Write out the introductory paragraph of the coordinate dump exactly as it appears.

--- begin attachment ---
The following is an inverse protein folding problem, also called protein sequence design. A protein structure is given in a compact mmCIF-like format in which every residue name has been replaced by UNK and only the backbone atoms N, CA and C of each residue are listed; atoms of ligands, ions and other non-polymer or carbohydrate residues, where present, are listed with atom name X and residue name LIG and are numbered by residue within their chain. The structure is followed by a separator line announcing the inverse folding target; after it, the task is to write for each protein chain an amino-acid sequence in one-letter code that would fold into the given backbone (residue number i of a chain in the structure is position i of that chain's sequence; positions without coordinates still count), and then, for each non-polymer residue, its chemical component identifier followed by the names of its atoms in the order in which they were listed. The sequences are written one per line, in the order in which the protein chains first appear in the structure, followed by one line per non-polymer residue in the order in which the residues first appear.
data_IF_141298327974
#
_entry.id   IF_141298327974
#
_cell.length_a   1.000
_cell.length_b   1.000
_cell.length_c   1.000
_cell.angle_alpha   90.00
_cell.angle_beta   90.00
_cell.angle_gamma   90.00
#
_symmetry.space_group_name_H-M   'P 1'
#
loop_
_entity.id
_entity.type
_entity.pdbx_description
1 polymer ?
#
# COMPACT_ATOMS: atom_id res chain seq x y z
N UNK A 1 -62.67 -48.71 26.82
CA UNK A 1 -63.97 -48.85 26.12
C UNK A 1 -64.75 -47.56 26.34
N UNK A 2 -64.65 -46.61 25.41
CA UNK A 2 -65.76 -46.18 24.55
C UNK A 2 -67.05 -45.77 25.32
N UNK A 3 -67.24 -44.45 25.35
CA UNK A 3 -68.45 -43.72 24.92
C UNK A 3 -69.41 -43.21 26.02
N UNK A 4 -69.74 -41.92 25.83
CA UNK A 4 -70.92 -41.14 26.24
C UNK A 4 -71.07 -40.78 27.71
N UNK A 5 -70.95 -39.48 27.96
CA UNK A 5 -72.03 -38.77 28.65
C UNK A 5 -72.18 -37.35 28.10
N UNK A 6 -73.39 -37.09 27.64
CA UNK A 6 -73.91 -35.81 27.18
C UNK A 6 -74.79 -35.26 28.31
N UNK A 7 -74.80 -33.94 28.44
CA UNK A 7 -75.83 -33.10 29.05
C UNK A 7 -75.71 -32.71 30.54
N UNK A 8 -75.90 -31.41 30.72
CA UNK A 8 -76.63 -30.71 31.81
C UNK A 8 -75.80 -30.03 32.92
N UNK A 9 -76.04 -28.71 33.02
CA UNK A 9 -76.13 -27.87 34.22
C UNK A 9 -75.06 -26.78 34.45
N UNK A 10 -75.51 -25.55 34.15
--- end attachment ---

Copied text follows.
The following is an inverse protein folding problem, also called protein sequence design. A protein structure is given in a compact mmCIF-like format in which every residue name has been replaced by UNK and only the backbone atoms N, CA and C of each residue are listed; atoms of ligands, ions and other non-polymer or carbohydrate residues, where present, are listed with atom name X and residue name LIG and are numbered by residue within their chain. The structure is followed by a separator line announcing the inverse folding target; after it, the task is to write for each protein chain an amino-acid sequence in one-letter code that would fold into the given backbone (residue number i of a chain in the structure is position i of that chain's sequence; positions without coordinates still count), and then, for each non-polymer residue, its chemical component identifier followed by the names of its atoms in the order in which they were listed. The sequences are written one per line, in the order in which the protein chains first appear in the structure, followed by one line per non-polymer residue in the order in which the residues first appear.